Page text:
If all types are successfully inferred, the Numba IR code is then translated into an efficient LLVM IR code, completely avoiding the Python runtime. However, if the type inference process fails, the LLVM generated code will be slower since it still needs to deal with calls to Python C API. Finally, the LLVM IR code is compiled into native instructions by the LLVM JIT compiler. This optimized machined code is then loaded into memory and reused across multiple calls to the same function(s), making it hundreds of times faster than pure Python.

For debugging purposes, Numba also offers a set of flags that can be enabled in order to see the generated output of the different stages.

## Speeding numerical computations: An example

The best use case where we can make use of the Numba library is when we have to do intensive numerical computations. As an example, let's compute the softmax function on a set of 2^16 (65536) random numbers. The softmax function, useful to convert a set of real values into probabilities and commonly used as the last layer in neural networks architectures, is defined as:

$\sigma(z_j) = { e^{z_j} \over \sum_{k=1}^{K} e^{z_k} }$

The following code show two different implementations of this function, a pure python approach (softmax_python) and an optimized version making using of numpy and numba (softmax_optimized):

The result of the above script will be something similar to:

These results clearly shows the performance gains obtained when converting our code to something that Numba understands well.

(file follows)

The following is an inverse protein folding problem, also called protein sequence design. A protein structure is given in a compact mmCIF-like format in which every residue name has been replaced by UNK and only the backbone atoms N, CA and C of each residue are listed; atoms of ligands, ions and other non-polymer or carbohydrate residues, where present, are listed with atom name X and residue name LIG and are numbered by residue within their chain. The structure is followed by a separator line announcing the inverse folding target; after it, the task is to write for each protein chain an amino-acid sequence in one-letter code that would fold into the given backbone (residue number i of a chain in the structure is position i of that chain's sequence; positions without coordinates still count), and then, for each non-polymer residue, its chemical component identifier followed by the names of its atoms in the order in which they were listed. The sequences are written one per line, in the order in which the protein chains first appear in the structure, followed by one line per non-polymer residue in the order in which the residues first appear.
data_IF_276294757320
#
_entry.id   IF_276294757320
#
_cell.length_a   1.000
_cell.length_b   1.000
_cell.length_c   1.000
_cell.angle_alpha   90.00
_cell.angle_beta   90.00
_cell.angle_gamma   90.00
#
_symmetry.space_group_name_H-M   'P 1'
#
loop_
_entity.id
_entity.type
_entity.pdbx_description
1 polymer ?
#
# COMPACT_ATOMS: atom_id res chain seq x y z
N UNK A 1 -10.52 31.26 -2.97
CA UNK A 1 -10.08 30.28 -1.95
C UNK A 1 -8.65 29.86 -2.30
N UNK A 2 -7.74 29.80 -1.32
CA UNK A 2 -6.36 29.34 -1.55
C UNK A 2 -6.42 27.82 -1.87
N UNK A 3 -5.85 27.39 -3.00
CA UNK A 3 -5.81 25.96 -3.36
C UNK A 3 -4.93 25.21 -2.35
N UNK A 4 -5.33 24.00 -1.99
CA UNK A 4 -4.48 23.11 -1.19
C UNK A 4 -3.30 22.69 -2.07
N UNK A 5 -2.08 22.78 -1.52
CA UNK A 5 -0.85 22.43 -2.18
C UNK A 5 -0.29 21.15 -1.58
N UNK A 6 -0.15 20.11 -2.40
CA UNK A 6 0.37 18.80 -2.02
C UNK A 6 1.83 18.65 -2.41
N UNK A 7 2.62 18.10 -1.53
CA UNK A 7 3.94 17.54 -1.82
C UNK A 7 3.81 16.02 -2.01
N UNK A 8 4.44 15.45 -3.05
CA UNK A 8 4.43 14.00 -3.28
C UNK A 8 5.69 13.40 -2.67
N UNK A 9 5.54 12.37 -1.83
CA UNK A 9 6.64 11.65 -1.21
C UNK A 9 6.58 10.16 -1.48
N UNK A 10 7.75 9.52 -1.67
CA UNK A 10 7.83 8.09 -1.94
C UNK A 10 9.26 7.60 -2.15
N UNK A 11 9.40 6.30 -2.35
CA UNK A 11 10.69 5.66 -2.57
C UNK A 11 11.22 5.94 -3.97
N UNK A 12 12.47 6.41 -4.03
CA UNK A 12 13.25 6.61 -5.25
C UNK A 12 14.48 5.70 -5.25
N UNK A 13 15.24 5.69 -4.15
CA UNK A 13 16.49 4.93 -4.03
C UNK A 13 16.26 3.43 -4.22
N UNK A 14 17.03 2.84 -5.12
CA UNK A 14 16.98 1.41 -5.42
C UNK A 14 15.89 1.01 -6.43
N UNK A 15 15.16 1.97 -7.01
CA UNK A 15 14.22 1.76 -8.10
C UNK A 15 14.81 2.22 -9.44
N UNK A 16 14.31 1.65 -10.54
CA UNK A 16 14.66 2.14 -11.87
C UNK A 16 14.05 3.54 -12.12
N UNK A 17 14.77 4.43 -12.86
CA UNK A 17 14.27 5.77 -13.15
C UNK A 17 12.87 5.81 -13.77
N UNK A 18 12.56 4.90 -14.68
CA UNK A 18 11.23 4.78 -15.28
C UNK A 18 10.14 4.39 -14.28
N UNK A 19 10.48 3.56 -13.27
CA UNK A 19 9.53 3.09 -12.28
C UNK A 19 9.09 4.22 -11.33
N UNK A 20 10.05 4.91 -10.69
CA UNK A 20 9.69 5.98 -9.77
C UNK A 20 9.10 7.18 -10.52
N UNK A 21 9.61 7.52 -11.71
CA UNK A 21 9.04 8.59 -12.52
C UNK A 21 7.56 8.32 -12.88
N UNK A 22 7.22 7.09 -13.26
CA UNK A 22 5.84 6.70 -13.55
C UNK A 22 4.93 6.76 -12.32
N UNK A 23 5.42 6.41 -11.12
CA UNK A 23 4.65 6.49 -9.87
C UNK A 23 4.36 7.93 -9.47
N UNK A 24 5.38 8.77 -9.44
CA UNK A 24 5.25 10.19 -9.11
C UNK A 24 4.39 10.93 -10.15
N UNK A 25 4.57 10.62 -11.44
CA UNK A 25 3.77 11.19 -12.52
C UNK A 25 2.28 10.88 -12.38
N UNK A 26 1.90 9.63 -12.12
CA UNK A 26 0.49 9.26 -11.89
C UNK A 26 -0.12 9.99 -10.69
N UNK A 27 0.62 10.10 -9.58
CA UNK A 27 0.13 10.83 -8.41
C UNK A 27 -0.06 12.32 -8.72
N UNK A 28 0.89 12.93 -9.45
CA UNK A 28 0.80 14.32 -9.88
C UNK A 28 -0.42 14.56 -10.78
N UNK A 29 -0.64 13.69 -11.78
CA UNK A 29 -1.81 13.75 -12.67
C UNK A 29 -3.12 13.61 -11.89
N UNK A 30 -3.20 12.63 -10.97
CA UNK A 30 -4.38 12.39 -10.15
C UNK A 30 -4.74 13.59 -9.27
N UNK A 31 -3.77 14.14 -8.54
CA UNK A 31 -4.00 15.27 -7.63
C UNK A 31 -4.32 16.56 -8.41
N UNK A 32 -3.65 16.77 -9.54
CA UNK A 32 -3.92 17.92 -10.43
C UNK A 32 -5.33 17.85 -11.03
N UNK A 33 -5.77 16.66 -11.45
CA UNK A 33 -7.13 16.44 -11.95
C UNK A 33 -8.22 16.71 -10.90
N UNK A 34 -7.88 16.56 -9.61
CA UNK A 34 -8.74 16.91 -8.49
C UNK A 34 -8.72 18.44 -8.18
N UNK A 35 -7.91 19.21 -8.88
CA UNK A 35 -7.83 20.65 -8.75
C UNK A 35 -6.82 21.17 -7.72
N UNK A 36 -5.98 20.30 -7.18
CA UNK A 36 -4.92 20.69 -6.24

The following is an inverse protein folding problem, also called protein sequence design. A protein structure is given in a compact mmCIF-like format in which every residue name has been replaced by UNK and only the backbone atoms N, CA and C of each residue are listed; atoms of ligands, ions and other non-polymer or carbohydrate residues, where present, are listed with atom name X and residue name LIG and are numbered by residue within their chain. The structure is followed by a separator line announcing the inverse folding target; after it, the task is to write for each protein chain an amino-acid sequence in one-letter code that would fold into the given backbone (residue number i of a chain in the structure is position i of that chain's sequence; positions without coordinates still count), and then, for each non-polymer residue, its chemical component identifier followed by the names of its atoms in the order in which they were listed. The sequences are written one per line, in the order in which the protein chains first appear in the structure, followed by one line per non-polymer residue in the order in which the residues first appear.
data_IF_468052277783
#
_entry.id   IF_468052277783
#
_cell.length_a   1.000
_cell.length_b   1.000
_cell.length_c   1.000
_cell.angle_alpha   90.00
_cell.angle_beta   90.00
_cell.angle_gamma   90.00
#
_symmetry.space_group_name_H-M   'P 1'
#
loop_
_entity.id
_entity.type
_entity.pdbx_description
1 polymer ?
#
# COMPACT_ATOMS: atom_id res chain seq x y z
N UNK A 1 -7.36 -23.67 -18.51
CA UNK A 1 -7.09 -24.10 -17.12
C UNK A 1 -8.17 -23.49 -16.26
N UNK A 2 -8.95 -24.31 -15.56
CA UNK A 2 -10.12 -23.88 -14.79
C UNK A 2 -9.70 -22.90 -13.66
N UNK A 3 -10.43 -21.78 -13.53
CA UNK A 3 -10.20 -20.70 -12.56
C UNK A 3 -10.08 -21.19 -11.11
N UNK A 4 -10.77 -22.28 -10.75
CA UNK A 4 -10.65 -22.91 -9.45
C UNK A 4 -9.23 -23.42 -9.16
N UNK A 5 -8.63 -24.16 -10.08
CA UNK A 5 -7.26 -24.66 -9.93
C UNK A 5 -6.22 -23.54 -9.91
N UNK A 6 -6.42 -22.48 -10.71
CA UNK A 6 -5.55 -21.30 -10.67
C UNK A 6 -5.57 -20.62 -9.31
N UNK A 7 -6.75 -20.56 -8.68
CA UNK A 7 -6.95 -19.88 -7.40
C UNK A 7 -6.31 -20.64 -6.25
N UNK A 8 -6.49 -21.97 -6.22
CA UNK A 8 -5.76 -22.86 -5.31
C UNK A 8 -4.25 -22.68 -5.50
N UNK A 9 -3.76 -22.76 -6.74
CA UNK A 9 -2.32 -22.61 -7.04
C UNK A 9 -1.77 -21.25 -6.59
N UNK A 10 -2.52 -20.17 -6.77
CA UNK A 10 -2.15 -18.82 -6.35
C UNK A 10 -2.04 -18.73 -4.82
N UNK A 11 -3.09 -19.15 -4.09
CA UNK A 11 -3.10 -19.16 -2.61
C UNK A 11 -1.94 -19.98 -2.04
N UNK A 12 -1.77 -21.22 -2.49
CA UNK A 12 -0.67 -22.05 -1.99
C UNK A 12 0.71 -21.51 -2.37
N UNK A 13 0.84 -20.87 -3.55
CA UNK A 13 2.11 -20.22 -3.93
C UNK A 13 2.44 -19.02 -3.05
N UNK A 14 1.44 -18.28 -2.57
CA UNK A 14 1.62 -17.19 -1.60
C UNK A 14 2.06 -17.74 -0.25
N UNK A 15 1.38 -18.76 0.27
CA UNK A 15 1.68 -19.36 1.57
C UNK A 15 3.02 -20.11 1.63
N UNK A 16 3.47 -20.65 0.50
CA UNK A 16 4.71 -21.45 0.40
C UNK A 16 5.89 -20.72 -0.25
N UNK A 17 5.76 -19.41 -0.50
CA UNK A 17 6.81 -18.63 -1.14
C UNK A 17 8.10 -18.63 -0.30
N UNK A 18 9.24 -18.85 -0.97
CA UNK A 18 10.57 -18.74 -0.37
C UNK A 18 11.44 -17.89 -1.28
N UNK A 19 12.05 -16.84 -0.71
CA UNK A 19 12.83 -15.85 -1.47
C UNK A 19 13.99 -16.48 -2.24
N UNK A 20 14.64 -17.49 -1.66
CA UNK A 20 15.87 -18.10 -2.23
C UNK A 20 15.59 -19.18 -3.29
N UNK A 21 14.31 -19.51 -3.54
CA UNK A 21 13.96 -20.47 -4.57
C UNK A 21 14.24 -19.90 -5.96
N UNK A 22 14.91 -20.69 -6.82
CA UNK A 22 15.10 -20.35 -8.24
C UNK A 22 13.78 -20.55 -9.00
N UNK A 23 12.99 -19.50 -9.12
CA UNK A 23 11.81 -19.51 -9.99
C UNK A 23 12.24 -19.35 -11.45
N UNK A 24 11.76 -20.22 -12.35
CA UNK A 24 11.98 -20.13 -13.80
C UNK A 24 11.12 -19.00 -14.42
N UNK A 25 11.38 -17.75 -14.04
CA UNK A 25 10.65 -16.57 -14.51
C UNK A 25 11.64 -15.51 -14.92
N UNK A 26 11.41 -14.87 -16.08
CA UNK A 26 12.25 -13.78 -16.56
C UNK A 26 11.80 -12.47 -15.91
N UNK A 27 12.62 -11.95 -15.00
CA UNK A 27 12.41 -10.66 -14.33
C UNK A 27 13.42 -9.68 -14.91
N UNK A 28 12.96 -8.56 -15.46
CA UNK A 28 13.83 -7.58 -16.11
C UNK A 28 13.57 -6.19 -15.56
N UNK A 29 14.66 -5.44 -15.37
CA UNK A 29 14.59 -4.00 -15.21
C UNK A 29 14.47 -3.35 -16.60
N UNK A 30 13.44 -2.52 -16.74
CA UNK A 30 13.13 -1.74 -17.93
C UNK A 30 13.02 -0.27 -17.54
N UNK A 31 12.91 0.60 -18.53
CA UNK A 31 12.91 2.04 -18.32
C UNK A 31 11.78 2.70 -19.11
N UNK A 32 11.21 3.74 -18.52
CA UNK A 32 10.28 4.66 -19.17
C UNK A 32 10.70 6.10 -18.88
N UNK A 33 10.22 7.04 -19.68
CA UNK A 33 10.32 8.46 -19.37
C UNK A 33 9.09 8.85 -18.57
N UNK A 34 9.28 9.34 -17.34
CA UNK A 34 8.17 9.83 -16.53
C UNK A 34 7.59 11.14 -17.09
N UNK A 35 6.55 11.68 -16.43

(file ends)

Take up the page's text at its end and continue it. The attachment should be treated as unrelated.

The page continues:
In the softmax_optimized function, there is already the Numba annotation that leverages the full power of JIT optimizations. In fact, under the hood the following bytecode will be analysed, optimized and compiled to native instructions:

We can provide more information about the expected input and output types through the signature. In the example above, the signature "f8[:](f8[:])" is used to specify that the function accepts an array of double precision floats and returns another array of 64-bit floats.

The signature could also use the explicit type names: "float64[:](float64[:])". The general form is type(type, type, ...) which resembles a typical function where argument names are replaced by their types and the function name is replaced by its return type. Numba accepts many different types, which are described bellow:

Type name(s) Type short name Description
boolean b1 represented as a byte
uint8, byte u1 8-bit unsigned byte
uint16 u2 16-bit unsigned integer
uint32 u4 32-bit unsigned integer
uint64 u8 64-bit unsigned integer
int8, char i1 8-bit signed byte
int16 i2 16-bit signed integer
int32 i4 32-bit signed integer
int64 i8 64-bit signed integer
intc C
uintc C
intp pointer-sized integer
uintp pointer-sized unsigned integer
float32 f4 single-precision floating-point number
float64, double f8 double-precision floating-point number
complex64 c8 single-precision complex number
complex128 c16 double-precision complex number

These annotations are easily extended to array forms using [:] , [:, :] or [:, :, :] for 1, 2 and 3 dimensions, respectively.

## Final words

Python is a great tool. However, it has some limitations which can be surpassed with the right strategy, making it competitive, in terms of performance, to other compiled languages. Although this post focused on the Numba library, there are other good options (which deserve their own dedicated blog post). Numba also offers other great features not explored here such as integration with NVIDIA CUDA/AMD ROC GPUs, interfacing with C functions and Ahead-of-Time compilation (AOT). Finally, the example source code can be found here.